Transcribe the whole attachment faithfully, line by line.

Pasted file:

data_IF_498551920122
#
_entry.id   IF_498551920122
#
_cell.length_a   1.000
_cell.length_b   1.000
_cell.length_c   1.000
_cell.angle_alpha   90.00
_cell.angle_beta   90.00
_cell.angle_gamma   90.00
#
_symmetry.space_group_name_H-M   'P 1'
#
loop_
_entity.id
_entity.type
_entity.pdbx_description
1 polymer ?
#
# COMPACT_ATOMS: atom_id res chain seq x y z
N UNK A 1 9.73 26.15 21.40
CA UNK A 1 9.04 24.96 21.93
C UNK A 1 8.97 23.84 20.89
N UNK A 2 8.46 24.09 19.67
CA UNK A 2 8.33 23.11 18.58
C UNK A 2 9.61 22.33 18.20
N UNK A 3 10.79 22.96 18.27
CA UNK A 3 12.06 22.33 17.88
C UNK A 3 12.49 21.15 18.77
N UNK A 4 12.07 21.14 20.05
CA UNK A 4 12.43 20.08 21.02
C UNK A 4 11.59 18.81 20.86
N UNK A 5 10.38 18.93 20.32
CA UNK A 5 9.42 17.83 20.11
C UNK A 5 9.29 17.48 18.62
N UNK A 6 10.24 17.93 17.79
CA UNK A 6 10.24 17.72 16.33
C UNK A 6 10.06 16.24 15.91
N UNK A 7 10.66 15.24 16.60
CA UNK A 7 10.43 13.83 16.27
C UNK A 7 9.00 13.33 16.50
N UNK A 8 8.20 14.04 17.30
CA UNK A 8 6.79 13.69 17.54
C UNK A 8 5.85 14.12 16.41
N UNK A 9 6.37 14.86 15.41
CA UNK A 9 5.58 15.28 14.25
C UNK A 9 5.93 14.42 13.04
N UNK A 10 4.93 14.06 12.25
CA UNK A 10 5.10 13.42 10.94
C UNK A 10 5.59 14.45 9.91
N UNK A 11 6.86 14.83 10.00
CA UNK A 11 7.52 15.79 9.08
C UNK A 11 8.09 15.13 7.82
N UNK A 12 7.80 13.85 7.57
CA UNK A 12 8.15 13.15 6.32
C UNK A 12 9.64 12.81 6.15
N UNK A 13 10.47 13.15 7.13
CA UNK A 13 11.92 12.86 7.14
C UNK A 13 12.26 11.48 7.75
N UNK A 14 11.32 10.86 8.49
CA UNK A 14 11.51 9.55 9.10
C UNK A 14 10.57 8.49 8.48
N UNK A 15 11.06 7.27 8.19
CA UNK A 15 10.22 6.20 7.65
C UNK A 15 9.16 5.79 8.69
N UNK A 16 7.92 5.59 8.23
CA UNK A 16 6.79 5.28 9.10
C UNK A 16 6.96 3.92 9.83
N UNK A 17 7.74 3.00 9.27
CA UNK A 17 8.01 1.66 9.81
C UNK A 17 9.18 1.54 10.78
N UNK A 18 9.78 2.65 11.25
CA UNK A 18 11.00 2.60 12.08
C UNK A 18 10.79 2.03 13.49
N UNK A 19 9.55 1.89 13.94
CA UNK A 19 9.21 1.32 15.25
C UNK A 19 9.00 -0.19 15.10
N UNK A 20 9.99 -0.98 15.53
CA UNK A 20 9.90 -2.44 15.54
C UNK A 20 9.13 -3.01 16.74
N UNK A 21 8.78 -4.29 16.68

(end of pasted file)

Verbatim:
data_IF_498551920122
#
_entry.id   IF_498551920122
#
_cell.length_a   1.000
_cell.length_b   1.000
_cell.length_c   1.000
_cell.angle_alpha   90.00
_cell.angle_beta   90.00
_cell.angle_gamma   90.00
#
_symmetry.space_group_name_H-M   'P 1'
#
loop_
_entity.id
_entity.type
_entity.pdbx_description
1 polymer ?
#
# COMPACT_ATOMS: atom_id res chain seq x y z
N UNK A 1 9.73 26.15 21.40
CA UNK A 1 9.04 24.96 21.93
C UNK A 1 8.97 23.84 20.89
N UNK A 2 8.46 24.09 19.67
CA UNK A 2 8.33 23.11 18.58
C UNK A 2 9.61 22.33 18.20
N UNK A 3 10.79 22.96 18.27
CA UNK A 3 12.06 22.33 17.88
C UNK A 3 12.49 21.15 18.77
N UNK A 4 12.07 21.14 20.05
CA UNK A 4 12.43 20.08 21.02
C UNK A 4 11.59 18.81 20.86
N UNK A 5 10.38 18.93 20.32
CA UNK A 5 9.42 17.83 20.11
C UNK A 5 9.29 17.48 18.62
N UNK A 6 10.24 17.93 17.79
CA UNK A 6 10.24 17.72 16.33
C UNK A 6 10.06 16.24 15.91
N UNK A 7 10.66 15.24 16.60
CA UNK A 7 10.43 13.83 16.27
C UNK A 7 9.00 13.33 16.50
N UNK A 8 8.20 14.04 17.30
CA UNK A 8 6.79 13.69 17.54
C UNK A 8 5.85 14.12 16.41
N UNK A 9 6.37 14.86 15.41
CA UNK A 9 5.58 15.28 14.25
C UNK A 9 5.93 14.42 13.04
N UNK A 10 4.93 14.06 12.25
CA UNK A 10 5.10 13.42 10.94
C UNK A 10 5.59 14.45 9.91
N UNK A 11 6.86 14.83 10.00
CA UNK A 11 7.52 15.79 9.08
C UNK A 11 8.09 15.13 7.82
N UNK A 12 7.80 13.85 7.57
CA UNK A 12 8.15 13.15 6.32
C UNK A 12 9.64 12.81 6.15
N UNK A 13 10.47 13.15 7.13
CA UNK A 13 11.92 12.86 7.14
C UNK A 13 12.26 11.48 7.75
N UNK A 14 11.32 10.86 8.49
CA UNK A 14 11.51 9.55 9.10
C UNK A 14 10.57 8.49 8.48
N UNK A 15 11.06 7.27 8.19
CA UNK A 15 10.22 6.20 7.65
C UNK A 15 9.16 5.79 8.69
N UNK A 16 7.92 5.59 8.23
CA UNK A 16 6.79 5.28 9.10
C UNK A 16 6.96 3.92 9.83
N UNK A 17 7.74 3.00 9.27
CA UNK A 17 8.01 1.66 9.81
C UNK A 17 9.18 1.54 10.78
N UNK A 18 9.78 2.65 11.25
CA UNK A 18 11.00 2.60 12.08
C UNK A 18 10.79 2.03 13.49
N UNK A 19 9.55 1.89 13.94
CA UNK A 19 9.21 1.32 15.25
C UNK A 19 9.00 -0.19 15.10
N UNK A 20 9.99 -0.98 15.53
CA UNK A 20 9.90 -2.44 15.54
C UNK A 20 9.13 -3.01 16.74
N UNK A 21 8.78 -4.29 16.68